Tuesday, April 10, 2007


Racism seems to be the big buzz word lately. I'm not really going to talk about the Imus episode (which, unless nappy-head is a new euphemism for black, wasn't racist; but certainly ho's was sexist).

I'm talking more 'institutional' racism here. ESPN's biggest crusade is about hiring practices (in all sports) and the minority roles thereof. Recently they also deplored the declining numbers of blacks playing baseball.

They gave a stat: 1970's the NFL roster was roughly 30% black, today it is 66% black. This particular minority makes up about 11% of the general population (lower than hispanics now I believe) but makes up 2/3 of the NFL rosters. Does ESPN have a crusade for this? Of course not. When asked, ESPN (and generally anyone that is on this crusade) will tell you that the numbers are that high because the best players get to play. Regardless of race. I totally agree, but why is it that the best players get to play, but the best coaches don't get to coach?

Granted, there are people (and will always be) that are racist and will not look at hiring a minority (in this case, black person; ESPN doesn't really harp about the other minorities much) and that is plain wrong. But if your team just fired it's coach and you KNOW the guy you want (proven winner, hall of famer, whatever) then why should you not hire that guy? If he's not someone that ESPN can talk good about and up it's 'minority hiring in the {sport}' numbers, should that really be a problem?

When looking at the playing side of sports, why is there no giant uproar on 'fair' lines of players? Why does no one get upset that 60% of all players in professional sports are not white? Because then they would be considered racists. If you then complain that only 3% of coaches, or 5% of owners (made up numbers) are minority (or black, according to who's complaining) then instead of being racist, you are pointing out racism in others.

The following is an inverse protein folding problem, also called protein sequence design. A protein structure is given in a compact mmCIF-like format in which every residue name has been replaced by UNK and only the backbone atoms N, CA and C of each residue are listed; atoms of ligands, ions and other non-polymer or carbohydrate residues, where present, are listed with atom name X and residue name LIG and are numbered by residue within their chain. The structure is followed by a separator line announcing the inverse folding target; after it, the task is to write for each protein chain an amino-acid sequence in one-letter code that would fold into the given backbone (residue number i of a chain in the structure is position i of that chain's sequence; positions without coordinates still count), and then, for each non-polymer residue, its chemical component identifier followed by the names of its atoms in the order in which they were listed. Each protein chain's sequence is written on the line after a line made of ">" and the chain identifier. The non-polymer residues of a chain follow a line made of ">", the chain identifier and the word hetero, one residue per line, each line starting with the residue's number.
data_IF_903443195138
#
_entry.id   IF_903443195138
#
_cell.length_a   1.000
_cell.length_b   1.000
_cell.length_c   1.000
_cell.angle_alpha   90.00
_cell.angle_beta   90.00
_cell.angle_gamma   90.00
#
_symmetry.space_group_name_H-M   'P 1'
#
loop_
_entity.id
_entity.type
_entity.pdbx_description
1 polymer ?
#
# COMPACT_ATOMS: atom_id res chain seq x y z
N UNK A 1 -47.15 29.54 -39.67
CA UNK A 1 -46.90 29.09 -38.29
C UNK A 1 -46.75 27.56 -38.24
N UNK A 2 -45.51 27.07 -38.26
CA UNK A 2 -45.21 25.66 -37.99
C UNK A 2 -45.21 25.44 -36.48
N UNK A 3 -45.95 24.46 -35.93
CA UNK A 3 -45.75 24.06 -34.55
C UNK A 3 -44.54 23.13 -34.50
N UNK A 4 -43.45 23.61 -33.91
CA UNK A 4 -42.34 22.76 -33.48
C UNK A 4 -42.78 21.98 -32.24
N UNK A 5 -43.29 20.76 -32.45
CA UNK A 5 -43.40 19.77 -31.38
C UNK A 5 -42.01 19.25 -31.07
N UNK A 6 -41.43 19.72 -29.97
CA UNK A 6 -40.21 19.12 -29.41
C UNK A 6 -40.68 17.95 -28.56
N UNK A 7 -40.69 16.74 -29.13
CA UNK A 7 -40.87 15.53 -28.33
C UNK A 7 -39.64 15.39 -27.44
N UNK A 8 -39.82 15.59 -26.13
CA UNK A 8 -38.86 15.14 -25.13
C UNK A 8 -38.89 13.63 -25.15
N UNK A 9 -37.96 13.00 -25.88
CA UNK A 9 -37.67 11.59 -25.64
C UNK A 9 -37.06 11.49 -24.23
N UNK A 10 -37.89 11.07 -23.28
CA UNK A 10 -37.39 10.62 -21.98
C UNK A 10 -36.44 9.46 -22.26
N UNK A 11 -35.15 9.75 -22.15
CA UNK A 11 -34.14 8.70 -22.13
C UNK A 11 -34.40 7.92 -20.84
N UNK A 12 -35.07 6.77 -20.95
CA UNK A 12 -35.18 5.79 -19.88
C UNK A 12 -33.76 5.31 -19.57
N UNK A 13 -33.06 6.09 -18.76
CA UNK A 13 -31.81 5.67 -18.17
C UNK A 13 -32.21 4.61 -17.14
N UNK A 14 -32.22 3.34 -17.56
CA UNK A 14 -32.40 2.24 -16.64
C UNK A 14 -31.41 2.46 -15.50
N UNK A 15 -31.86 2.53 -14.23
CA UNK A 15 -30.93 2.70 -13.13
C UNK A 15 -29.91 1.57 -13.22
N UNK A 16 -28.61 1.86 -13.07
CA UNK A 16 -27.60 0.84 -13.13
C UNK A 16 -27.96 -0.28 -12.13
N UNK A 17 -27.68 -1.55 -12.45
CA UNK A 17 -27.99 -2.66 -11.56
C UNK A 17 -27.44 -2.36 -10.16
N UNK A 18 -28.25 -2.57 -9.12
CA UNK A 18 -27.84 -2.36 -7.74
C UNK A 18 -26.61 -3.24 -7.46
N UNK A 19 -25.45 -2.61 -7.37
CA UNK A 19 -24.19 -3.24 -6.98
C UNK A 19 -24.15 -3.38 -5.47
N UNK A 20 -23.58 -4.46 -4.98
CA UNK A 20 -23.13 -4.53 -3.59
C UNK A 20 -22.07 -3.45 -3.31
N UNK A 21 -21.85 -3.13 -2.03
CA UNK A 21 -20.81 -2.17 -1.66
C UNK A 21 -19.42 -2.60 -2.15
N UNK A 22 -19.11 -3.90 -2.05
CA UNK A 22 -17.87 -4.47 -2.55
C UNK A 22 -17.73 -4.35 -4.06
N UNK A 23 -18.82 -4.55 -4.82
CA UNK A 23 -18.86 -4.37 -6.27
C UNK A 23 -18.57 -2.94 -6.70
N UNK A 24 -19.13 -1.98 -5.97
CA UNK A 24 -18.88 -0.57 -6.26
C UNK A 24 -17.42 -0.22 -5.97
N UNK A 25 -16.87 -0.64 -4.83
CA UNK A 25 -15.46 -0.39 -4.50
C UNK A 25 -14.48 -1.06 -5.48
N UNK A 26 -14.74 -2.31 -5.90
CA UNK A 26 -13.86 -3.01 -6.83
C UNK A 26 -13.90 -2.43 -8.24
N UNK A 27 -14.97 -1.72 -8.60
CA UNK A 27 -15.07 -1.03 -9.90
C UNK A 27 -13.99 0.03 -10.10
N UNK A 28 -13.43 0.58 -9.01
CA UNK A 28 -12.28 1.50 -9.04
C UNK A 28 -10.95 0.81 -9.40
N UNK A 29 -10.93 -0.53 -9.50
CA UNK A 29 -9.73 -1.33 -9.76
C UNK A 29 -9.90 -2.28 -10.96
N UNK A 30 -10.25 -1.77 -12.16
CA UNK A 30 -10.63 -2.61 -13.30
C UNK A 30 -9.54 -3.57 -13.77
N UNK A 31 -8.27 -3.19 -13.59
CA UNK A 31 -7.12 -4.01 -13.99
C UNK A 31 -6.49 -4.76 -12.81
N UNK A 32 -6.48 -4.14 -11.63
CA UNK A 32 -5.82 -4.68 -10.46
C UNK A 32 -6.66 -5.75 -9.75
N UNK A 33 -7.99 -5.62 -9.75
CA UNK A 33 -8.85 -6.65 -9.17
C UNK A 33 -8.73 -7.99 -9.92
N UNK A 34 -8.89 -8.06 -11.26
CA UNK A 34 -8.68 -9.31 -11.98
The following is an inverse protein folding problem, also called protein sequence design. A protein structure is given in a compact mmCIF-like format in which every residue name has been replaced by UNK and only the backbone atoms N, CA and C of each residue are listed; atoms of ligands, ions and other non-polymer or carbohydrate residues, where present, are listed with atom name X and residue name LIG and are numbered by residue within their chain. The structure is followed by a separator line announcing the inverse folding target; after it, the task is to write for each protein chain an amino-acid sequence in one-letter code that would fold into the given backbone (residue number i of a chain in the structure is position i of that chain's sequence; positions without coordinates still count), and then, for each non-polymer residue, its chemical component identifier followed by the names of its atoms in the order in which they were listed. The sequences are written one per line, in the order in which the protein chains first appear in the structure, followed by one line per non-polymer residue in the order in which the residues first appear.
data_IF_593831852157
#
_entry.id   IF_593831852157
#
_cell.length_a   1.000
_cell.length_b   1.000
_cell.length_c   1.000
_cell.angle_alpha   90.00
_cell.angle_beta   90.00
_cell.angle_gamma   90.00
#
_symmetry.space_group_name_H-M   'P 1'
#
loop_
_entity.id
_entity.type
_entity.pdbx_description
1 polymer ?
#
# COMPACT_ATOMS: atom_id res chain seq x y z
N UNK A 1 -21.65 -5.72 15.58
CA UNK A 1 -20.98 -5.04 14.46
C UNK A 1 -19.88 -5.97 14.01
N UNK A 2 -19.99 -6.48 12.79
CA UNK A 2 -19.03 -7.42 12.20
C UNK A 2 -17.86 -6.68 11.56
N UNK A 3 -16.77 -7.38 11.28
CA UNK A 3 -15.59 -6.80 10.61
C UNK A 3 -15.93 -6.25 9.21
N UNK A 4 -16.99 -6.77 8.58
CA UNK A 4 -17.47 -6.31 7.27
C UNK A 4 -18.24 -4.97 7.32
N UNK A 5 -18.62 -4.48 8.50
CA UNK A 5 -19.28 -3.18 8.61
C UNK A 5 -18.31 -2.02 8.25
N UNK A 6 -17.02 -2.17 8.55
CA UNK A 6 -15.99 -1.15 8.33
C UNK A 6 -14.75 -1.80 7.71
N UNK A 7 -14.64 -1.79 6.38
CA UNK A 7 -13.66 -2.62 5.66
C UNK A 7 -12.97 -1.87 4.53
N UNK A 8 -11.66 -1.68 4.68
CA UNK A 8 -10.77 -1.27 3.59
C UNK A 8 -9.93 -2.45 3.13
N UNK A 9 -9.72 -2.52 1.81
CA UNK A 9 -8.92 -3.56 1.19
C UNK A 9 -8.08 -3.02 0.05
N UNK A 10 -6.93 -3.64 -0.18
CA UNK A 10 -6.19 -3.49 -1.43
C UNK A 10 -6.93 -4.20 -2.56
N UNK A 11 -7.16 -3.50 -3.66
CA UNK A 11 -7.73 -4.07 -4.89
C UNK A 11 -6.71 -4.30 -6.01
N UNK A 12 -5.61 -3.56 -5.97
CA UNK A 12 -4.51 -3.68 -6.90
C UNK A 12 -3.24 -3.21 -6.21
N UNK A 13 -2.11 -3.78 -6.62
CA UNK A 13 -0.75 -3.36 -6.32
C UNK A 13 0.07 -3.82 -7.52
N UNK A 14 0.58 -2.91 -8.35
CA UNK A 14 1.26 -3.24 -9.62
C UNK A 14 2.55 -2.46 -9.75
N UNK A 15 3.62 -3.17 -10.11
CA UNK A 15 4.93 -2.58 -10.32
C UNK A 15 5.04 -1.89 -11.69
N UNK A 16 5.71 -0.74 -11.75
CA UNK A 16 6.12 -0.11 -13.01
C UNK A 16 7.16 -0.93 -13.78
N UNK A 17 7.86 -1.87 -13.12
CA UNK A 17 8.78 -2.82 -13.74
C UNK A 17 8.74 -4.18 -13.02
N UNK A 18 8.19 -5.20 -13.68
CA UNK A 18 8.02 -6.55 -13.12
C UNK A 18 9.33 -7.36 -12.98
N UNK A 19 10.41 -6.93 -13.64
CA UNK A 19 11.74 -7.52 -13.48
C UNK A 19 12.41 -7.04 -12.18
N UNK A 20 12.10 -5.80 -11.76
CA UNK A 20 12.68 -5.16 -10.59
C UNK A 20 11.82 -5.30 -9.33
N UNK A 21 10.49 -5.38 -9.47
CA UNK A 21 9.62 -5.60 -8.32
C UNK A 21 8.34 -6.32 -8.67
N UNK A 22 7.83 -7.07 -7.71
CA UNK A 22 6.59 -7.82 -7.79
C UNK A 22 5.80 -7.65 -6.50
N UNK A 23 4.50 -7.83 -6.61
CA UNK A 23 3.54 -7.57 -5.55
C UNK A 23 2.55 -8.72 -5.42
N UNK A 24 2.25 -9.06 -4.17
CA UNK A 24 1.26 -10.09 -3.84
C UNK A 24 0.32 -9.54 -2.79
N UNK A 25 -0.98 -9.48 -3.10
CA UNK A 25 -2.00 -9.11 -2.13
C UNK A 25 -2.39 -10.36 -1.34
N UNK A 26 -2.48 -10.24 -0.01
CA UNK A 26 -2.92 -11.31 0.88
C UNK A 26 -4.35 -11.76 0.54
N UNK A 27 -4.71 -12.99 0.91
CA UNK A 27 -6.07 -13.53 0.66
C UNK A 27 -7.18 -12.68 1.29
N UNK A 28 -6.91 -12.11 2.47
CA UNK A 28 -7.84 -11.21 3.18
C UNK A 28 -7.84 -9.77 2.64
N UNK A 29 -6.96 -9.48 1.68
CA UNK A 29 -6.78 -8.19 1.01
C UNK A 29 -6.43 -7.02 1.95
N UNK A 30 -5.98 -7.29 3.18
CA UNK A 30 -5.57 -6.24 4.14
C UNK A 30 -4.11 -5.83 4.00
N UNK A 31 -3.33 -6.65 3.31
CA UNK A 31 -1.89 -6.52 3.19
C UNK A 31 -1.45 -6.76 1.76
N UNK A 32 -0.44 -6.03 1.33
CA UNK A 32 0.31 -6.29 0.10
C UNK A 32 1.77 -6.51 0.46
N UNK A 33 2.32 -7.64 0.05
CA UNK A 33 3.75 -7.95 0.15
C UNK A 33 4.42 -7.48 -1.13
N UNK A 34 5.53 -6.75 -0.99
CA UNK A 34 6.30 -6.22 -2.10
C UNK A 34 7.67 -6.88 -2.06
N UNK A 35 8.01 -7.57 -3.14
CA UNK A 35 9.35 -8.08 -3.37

As long as the media, and to a larger extent the people themselves, continue to put people into groups; or continue to define themselves as a part of a group, you will get this. In a system of government designed for 'majority-rule' but with safeguards for the minority (in any situation) you would think that we would be able to take people as ... well people.

The next time you hear of someone saying something bad about a group of people (regardless of the group) substitute these words in their sentence. White for color, male for sex, christian for religion and then ask yourself if the SAME sentence is racist. If you are honest with yourself, you'll probably say no. (If you are one of the few people that believe that people are people regardless of anything else, you'll say yes). Then ask yourself if that sentence would make news at all with the new words, or if the media would think it is racist. An honest answer is no.

The saddest state of this country today isn't racism, it isn't class difference and it isn't illegal immigration. The saddest thing today is that over half the people in this country spend most of everyday feeling offended about something that was not said 1) to them or 2) about them.

There are bad things said everyday. There will be bad things said everyday from now on. It's up to the people to start deciding that enough will finally be enough. When we decide to change things by teaching our kids what's right instead of showing them how to get your way by being a victim, then the country and perhaps later, the world, will start looking up.
Reason, not used apparently

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